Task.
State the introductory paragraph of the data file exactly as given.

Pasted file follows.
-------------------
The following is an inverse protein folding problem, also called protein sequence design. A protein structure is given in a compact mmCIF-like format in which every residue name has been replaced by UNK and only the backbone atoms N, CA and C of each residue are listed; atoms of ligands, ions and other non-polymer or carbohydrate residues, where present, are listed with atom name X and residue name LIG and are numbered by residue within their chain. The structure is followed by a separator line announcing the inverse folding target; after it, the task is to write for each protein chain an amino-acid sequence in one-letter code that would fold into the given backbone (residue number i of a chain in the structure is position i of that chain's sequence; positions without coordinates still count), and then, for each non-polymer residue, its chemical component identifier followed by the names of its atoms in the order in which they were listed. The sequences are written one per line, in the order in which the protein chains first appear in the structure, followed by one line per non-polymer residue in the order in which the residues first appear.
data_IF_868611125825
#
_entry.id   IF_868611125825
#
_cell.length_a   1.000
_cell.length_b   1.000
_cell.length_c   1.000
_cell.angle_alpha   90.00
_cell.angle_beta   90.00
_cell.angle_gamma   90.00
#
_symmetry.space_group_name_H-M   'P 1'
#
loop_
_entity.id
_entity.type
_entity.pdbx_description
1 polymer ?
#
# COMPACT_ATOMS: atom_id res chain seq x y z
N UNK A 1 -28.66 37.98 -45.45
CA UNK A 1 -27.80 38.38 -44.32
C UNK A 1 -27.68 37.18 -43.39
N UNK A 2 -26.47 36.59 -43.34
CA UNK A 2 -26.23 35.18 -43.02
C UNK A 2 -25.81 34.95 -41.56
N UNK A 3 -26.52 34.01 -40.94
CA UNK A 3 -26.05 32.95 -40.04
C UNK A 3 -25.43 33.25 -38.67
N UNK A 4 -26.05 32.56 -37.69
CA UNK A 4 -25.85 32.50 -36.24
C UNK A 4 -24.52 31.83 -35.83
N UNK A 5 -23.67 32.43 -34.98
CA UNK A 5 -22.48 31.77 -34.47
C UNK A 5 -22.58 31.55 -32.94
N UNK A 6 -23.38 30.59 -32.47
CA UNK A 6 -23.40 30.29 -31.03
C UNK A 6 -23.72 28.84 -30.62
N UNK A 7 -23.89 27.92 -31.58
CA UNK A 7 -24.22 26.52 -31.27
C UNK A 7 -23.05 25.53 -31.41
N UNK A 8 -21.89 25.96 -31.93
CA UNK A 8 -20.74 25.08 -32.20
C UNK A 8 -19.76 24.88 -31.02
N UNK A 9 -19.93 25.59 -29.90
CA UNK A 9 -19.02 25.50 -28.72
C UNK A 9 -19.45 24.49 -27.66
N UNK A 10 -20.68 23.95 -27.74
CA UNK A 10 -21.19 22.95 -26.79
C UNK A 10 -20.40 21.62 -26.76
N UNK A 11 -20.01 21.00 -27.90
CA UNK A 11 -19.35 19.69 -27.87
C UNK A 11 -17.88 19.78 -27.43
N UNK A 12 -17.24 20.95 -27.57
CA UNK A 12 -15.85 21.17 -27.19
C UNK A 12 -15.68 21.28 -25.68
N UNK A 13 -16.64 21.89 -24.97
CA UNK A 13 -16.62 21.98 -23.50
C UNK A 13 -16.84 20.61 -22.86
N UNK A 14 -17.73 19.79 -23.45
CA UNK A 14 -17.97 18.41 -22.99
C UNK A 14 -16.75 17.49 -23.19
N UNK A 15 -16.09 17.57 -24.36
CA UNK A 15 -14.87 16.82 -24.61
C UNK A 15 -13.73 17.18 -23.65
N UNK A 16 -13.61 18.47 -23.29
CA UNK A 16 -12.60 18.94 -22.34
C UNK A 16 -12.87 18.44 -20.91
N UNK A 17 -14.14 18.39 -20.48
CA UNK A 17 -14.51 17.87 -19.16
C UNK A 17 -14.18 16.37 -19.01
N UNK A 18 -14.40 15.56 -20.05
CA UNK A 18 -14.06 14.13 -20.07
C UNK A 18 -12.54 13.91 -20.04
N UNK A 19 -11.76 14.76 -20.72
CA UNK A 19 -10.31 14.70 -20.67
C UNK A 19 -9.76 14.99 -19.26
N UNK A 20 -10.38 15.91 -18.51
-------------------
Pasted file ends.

The following is an inverse protein folding problem, also called protein sequence design. A protein structure is given in a compact mmCIF-like format in which every residue name has been replaced by UNK and only the backbone atoms N, CA and C of each residue are listed; atoms of ligands, ions and other non-polymer or carbohydrate residues, where present, are listed with atom name X and residue name LIG and are numbered by residue within their chain. The structure is followed by a separator line announcing the inverse folding target; after it, the task is to write for each protein chain an amino-acid sequence in one-letter code that would fold into the given backbone (residue number i of a chain in the structure is position i of that chain's sequence; positions without coordinates still count), and then, for each non-polymer residue, its chemical component identifier followed by the names of its atoms in the order in which they were listed. The sequences are written one per line, in the order in which the protein chains first appear in the structure, followed by one line per non-polymer residue in the order in which the residues first appear.